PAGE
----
The news channel has been hit with criticism over impartiality and calls for advertising boycotts.
Despite not officially launching until Sunday 13th June, GB News has already gathered its fair share of headlines since the news channel was announced last year.
Plans for the channel have been hit by accusations of impartiality, as well as mockery from Twitter users over the claim that chairman Andrew Neil is an “outsider” and a call for advertising partners to boycott.
Neil, who will also present a nightly news show with interviews, said in a column in the Sunday Express that the channel would be a “huge TV shake-up.”
He wrote: “GB News is the new challenger to the established order, a disrupter and an upstart.
“I’m doing it because I believe the direction of news debate in Britain is increasingly woke and out of touch with the majority of its people.
“I believe our national conversation has become too metropolitan, too southern and too middle-class.”
Neil’s evening show will contain segments called “Wokewatch” and “Mediawatch”.
Other presenters include Sky News journalist Colin Brazier, Telegraph columnist and former Channel 4 News economics correspondent Liam Halligan and Guido Fawkes senior reporter Tom Harwood.
Winner of The Apprentice, Michelle Dewberry, will also host an evening show on the channel. Dewberry stood as an independent pro-Brexit candidate in 2017 and for The Brexit Party in 2019 in Hull.
The channel will begin broadcasting at 8pm on Sunday with a special show titled “Welcome to GB News” and will be available to watch on Freeview, YouView, Sky, Virgin Media and Freesat.
GB News will also have a streaming and on-demand service, but details have not yet been announced.
Several news outlets expressed the view that GB News was leading the “Foxification” of UK media, referencing the American Murdoch-owned news channel, Fox News.
In her column in the Guardian in January, Marina Hyde said there would never have been a Trump presidency without Fox News.
She went to compare the American channel to the newly announced GB News and News UK.
She wrote: “Imagine being the country that has watched the last four years unfold in the US, with its bloodlines so easily traceable to the Fox sensibility, and is nonetheless thinking: let’s have a bit of that.”
Hyde also referred to both UK news broadcasters as “anti-impartiality channels”.
In a letter to the Guardian in response to Hyde’s column, GB News chief executive Angelos Frangopoulos called the claim “untrue” and “baseless.”
He wrote: “GB News will be staunchly independent. That is our point. Our investors know this, our journalists will know it and so will our viewers. We aim to serve British communities who feel poorly represented by mainstream television media, especially outside London.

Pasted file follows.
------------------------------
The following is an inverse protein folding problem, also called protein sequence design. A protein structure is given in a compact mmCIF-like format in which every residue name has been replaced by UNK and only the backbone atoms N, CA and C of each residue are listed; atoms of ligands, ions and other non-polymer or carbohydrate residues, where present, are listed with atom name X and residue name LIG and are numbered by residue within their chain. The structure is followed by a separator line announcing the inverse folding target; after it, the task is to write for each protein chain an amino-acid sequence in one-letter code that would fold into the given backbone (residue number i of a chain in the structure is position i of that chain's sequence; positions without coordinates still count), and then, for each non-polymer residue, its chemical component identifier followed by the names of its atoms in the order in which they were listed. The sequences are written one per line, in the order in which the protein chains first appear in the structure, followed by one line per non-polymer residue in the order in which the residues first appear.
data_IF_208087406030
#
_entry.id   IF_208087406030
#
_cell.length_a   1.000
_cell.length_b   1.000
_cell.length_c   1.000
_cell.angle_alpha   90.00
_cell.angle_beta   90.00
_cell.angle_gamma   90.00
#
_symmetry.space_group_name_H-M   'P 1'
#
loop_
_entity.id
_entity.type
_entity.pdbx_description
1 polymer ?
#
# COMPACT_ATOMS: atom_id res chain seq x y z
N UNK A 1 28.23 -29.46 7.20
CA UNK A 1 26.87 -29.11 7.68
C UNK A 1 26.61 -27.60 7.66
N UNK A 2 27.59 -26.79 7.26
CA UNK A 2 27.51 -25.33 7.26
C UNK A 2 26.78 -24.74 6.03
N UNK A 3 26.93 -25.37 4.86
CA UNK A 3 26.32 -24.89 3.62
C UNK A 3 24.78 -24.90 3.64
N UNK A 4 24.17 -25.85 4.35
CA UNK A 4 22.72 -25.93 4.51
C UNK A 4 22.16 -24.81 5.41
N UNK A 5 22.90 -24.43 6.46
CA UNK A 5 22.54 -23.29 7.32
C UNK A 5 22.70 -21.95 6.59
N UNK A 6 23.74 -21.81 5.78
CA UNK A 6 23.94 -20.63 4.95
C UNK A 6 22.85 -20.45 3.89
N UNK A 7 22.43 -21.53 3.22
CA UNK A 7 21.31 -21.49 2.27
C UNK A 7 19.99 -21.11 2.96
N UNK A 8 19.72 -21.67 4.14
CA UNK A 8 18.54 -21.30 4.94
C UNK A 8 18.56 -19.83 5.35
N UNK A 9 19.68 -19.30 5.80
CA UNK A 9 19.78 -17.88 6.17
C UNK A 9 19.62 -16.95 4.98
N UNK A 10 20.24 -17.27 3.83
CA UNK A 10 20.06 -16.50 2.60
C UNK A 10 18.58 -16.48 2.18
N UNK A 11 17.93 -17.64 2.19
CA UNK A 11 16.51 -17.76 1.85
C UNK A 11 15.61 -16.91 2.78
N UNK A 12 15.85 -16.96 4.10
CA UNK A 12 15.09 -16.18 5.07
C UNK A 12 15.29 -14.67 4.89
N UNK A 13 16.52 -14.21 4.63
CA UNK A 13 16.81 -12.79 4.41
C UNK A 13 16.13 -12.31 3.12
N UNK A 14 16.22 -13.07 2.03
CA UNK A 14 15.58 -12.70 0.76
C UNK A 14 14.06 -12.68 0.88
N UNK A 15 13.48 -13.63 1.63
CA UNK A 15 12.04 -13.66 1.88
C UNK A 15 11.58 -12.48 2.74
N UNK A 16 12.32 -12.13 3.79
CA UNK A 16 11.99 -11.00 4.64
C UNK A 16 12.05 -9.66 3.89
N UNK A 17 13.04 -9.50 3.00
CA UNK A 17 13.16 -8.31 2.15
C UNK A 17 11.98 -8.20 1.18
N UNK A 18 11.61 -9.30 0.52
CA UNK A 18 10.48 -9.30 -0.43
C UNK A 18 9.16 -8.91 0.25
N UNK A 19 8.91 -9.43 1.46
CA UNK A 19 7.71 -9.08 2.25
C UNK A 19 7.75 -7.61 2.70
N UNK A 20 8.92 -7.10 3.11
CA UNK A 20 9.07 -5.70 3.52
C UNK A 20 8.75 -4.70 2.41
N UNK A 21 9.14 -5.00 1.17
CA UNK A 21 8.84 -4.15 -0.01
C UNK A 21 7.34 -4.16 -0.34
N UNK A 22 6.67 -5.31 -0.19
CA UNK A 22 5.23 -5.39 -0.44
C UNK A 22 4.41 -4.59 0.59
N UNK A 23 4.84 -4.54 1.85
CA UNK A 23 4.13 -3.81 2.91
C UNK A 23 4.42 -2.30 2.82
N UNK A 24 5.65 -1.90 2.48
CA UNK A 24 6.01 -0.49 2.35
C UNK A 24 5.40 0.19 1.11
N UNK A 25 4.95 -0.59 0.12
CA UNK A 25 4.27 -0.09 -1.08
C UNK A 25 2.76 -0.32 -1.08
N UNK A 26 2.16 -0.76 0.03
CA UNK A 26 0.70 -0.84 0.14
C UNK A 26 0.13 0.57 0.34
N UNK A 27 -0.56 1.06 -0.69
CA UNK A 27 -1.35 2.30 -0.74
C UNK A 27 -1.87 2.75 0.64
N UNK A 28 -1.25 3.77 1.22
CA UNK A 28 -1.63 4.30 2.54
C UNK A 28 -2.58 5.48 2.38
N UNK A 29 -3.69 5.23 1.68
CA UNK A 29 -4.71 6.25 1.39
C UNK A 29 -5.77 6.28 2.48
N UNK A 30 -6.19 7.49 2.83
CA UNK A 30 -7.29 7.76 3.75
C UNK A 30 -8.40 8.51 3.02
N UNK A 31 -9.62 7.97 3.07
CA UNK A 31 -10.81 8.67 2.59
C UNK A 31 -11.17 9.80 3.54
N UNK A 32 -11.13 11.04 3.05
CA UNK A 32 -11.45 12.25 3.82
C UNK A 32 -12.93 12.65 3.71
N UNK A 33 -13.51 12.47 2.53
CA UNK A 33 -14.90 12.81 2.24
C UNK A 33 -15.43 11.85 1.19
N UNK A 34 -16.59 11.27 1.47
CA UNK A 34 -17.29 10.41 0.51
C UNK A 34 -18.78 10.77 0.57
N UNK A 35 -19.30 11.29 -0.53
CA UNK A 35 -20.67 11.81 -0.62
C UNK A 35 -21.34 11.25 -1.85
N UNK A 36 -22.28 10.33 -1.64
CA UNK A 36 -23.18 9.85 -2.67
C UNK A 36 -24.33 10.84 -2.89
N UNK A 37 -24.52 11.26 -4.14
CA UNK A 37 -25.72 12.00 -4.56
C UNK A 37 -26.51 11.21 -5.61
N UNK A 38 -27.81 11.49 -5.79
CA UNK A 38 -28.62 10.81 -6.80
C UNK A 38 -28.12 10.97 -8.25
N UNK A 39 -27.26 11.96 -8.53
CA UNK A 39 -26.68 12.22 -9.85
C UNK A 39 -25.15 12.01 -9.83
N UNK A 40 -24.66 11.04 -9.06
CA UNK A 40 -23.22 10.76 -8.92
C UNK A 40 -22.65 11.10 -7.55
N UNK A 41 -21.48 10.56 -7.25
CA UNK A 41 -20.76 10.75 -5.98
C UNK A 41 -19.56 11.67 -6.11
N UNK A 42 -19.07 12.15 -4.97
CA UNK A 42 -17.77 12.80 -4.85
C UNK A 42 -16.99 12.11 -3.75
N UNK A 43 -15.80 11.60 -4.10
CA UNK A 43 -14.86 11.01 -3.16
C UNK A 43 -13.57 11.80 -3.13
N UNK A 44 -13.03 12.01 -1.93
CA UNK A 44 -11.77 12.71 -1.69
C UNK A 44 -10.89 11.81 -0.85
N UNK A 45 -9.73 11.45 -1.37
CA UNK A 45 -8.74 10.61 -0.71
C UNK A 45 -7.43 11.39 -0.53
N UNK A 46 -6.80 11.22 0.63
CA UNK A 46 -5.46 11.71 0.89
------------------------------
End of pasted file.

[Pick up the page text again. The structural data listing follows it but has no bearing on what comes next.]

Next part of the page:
“We are proud to be adding plurality to UK media by investing in journalism that will be as diverse and broad-minded as the British people themselves.
“We are absolutely committed to our mission to report news in the most accurate and balanced way we can.”
Frangopoulos also referenced broadcasting watchdog Ofcom’s impartiality rules, which he said “do not allow a biased news station in this country.”
Section 5 of the Ofcom broadcasting code calls for programmes to have “due impartiality” but also states that this “does not mean an equal division of time has to be given to every view, or that every argument and every facet of every argument has to be represented.”
The code would therefore allow a channel to employ journalists who all had the same political leanings, as long as they invited guests on to represent the opposing view.
Following the media criticism of GB News, the company faced action from online campaign Stop Funding Hate in February of this year.
Hundreds of tweets were sent to brands to urge them not to advertise with the channel, with the hashtag #DontFundGBNews.
Neil responded to the campaign in a tweet, saying: “The woke warriors trying to stir up an advertising boycott of GB News, a channel that hasn’t even started broadcasting, are hilarious.”
Stop Funding Hate have led campaigns against the Daily Mail, the Sun, and the Express, which have led to meetings with the activist group.
The self-proclaimed “outsider”
On 30th May, The Independent published a profile of Andrew Neil with the headline “Andrew Neil: The ‘outsider’ who has vowed to take on the TV establishment”.
The article went on to say that Neil often described himself as an “outsider”.
The claim prompted mockery from Twitter users, who used Neil’s former jobs to question whether he was an interloper in the media world.
Neil was the editor of The Sunday Times from 1983 to 1994, as well as being a contributor to the Daily Mail and the editor of the The Economist’s section on Britain.
He was a founding chairman at Sky TV and had a 25 year career at the BBC, which ended in 2020.
Alexandra Warren is a freelance journalist
As you’re here, we have something to ask you. What we do here to deliver real news is more important than ever. But there’s a problem: we need readers like you to chip in to help us survive. We deliver progressive, independent media, that challenges the right’s hateful rhetoric. Together we can find the stories that get lost.
We’re not bankrolled by billionaire donors, but rely on readers chipping in whatever they can afford to protect our independence. What we do isn’t free, and we run on a shoestring. Can you help by chipping in as little as £1 a week to help us survive? Whatever you can donate, we’re so grateful - and we will ensure your money goes as far as possible to deliver hard-hitting news.